Retracing steps of missing migrants in Mexico

Mothers embark on journey searching for children who disappeared while travelling to US.

    Mexico’s government says 150,000 migrants pass through the country every year hoping to reach the United States.
    Human rights groups put the number close to 400,000.

    Most of the immigrants come from Guatemala, Honduras and El Salvador. In Mexico, they face several dangers, including sexual assaults, kidnappings and extortions.

    More than 11,000 migrants were kidnapped in Mexico in 2010, mostly in the border state of Chiapas in the south and its northwestern neighbour Veracruz.

    Most of the migrants attempt their final crossing through the northern state of Tamaulipas, an area dominated by the Zetas drug gang.

    A caravan of Central American mothers has begun the journey on the so-called "route of the immigrant" in Mexico in the hopes of finding their missing children.

    Al Jazeera’s Rachel Levin reports from Tamaulipas, Mexico.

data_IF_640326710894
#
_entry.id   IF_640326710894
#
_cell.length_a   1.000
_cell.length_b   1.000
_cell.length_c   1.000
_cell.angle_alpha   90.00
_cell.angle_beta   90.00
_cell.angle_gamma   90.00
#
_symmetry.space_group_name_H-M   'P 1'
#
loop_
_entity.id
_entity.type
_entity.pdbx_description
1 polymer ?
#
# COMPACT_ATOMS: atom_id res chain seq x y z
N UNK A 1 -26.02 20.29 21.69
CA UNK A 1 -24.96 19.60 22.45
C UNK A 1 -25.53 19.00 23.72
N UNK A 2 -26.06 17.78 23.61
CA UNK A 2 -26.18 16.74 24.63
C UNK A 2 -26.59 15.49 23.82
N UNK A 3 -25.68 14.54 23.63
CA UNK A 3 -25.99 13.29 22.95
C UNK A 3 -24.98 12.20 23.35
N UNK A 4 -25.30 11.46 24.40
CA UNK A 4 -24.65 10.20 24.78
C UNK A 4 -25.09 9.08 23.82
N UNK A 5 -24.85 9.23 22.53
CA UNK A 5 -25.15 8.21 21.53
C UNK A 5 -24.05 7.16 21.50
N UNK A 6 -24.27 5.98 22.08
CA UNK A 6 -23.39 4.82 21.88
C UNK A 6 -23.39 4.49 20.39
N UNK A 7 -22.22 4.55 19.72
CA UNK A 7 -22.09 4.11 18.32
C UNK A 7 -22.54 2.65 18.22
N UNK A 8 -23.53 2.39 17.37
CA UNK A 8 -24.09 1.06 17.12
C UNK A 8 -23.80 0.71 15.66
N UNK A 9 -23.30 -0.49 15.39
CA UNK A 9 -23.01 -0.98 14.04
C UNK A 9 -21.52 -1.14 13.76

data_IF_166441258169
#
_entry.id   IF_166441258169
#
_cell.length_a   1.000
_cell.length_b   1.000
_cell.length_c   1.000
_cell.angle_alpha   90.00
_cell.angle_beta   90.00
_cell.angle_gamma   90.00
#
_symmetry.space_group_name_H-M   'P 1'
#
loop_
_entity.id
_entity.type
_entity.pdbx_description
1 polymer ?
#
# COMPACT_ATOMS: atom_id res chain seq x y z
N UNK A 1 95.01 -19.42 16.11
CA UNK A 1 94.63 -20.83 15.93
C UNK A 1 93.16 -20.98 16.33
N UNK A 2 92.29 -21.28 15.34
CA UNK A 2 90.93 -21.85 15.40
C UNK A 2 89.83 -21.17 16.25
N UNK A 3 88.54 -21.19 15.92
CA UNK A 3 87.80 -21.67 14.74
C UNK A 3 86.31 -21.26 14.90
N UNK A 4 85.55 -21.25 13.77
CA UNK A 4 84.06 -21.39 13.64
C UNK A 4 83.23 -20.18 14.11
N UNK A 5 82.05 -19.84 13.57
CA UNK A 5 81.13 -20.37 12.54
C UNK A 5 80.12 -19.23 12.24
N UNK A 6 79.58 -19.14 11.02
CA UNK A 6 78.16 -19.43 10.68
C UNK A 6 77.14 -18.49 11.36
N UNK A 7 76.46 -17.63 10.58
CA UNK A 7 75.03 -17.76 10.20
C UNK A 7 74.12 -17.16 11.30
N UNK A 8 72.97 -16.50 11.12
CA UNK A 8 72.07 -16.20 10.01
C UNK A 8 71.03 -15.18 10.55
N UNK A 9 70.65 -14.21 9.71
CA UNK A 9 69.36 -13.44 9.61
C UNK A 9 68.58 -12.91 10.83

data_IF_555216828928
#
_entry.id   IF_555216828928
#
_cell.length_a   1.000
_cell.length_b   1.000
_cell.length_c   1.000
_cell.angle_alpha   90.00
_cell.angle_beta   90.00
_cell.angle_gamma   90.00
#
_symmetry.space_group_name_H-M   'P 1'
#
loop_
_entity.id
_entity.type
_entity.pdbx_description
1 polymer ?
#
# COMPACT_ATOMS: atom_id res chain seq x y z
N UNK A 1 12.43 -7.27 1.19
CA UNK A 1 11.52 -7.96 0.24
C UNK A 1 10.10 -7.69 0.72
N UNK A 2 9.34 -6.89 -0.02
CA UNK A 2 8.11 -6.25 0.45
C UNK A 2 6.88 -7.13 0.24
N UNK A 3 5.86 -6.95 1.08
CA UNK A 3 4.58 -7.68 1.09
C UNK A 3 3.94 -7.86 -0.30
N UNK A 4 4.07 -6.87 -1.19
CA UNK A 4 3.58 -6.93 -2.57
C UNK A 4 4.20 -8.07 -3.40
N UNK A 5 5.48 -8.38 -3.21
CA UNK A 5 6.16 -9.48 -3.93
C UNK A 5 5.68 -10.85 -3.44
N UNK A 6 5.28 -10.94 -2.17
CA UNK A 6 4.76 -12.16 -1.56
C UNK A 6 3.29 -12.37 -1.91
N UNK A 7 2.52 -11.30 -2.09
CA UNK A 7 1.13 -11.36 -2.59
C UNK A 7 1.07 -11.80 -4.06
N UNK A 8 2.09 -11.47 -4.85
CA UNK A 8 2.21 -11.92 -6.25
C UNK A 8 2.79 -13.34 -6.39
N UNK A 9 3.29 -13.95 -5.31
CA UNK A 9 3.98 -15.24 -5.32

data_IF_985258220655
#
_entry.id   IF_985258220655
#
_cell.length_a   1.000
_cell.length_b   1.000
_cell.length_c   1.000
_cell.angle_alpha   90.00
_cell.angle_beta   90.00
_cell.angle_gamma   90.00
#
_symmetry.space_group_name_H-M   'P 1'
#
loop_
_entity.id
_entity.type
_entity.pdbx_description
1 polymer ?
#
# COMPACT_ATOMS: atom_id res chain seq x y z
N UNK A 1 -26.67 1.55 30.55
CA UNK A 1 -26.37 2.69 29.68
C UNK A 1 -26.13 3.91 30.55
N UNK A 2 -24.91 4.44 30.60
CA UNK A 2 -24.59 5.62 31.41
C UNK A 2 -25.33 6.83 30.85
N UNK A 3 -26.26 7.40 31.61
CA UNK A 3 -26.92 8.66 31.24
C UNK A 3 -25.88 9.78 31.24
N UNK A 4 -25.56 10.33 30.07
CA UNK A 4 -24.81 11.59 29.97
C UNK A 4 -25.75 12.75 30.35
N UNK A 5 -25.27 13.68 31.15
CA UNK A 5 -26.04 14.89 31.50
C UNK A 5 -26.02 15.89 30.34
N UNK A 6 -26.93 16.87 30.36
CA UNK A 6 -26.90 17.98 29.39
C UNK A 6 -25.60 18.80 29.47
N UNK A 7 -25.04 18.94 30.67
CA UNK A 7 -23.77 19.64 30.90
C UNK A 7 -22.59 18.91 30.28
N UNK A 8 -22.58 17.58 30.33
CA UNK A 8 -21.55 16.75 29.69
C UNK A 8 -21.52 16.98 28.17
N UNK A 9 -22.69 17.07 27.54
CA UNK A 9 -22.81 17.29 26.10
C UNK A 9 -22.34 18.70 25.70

SOURCE: Al Jazeera


    YOU MIGHT ALSO LIKE

    Interactive: Coding like a girl

    Interactive: Coding like a girl

    What obstacles do young women in technology have to overcome to achieve their dreams? Play this retro game to find out.

    Heron Gate mass eviction: 'We never expected this in Canada'

    Hundreds face mass eviction in Canada's capital

    About 150 homes in one of Ottawa's most diverse and affordable communities are expected to be torn down in coming months

    I remember the day … I designed the Nigerian flag

    I remember the day … I designed the Nigerian flag

    In 1959, a year before Nigeria's independence, a 23-year-old student helped colour the country's identity.